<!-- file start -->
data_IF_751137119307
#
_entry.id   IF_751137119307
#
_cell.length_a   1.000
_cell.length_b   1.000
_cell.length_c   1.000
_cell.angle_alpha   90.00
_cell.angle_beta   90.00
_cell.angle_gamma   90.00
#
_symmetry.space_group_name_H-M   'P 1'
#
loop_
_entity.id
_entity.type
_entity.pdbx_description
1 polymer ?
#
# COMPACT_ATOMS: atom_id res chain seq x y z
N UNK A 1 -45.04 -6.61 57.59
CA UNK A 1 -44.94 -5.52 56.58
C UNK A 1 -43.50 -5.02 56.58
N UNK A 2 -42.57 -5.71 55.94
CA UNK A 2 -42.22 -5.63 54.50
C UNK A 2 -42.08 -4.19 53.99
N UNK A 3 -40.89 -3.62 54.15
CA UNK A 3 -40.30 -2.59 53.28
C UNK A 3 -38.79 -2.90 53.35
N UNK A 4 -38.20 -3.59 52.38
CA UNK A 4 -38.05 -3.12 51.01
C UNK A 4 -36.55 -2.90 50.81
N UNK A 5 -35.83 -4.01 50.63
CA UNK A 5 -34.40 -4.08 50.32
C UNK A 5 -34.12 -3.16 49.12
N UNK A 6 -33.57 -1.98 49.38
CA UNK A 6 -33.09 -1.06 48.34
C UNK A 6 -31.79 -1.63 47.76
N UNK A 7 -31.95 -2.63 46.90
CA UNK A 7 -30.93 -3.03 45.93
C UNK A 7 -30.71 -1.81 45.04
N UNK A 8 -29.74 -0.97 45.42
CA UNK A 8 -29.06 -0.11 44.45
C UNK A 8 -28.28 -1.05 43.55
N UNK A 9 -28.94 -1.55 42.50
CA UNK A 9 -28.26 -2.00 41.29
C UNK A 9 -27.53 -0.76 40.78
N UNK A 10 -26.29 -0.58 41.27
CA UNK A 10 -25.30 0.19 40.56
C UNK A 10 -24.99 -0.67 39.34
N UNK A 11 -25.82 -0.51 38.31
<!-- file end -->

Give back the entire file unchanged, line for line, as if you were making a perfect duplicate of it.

data_IF_751137119307
#
_entry.id   IF_751137119307
#
_cell.length_a   1.000
_cell.length_b   1.000
_cell.length_c   1.000
_cell.angle_alpha   90.00
_cell.angle_beta   90.00
_cell.angle_gamma   90.00
#
_symmetry.space_group_name_H-M   'P 1'
#
loop_
_entity.id
_entity.type
_entity.pdbx_description
1 polymer ?
#
# COMPACT_ATOMS: atom_id res chain seq x y z
N UNK A 1 -45.04 -6.61 57.59
CA UNK A 1 -44.94 -5.52 56.58
C UNK A 1 -43.50 -5.02 56.58
N UNK A 2 -42.57 -5.71 55.94
CA UNK A 2 -42.22 -5.63 54.50
C UNK A 2 -42.08 -4.19 53.99
N UNK A 3 -40.89 -3.62 54.15
CA UNK A 3 -40.30 -2.59 53.28
C UNK A 3 -38.79 -2.90 53.35
N UNK A 4 -38.20 -3.59 52.38
CA UNK A 4 -38.05 -3.12 51.01
C UNK A 4 -36.55 -2.90 50.81
N UNK A 5 -35.83 -4.01 50.63
CA UNK A 5 -34.40 -4.08 50.32
C UNK A 5 -34.12 -3.16 49.12
N UNK A 6 -33.57 -1.98 49.38
CA UNK A 6 -33.09 -1.06 48.34
C UNK A 6 -31.79 -1.63 47.76
N UNK A 7 -31.95 -2.63 46.90
CA UNK A 7 -30.93 -3.03 45.93
C UNK A 7 -30.71 -1.81 45.04
N UNK A 8 -29.74 -0.97 45.42
CA UNK A 8 -29.06 -0.11 44.45
C UNK A 8 -28.28 -1.05 43.55
N UNK A 9 -28.94 -1.55 42.50
CA UNK A 9 -28.26 -2.00 41.29
C UNK A 9 -27.53 -0.76 40.78
N UNK A 10 -26.29 -0.58 41.27
CA UNK A 10 -25.30 0.19 40.56
C UNK A 10 -24.99 -0.67 39.34
N UNK A 11 -25.82 -0.51 38.31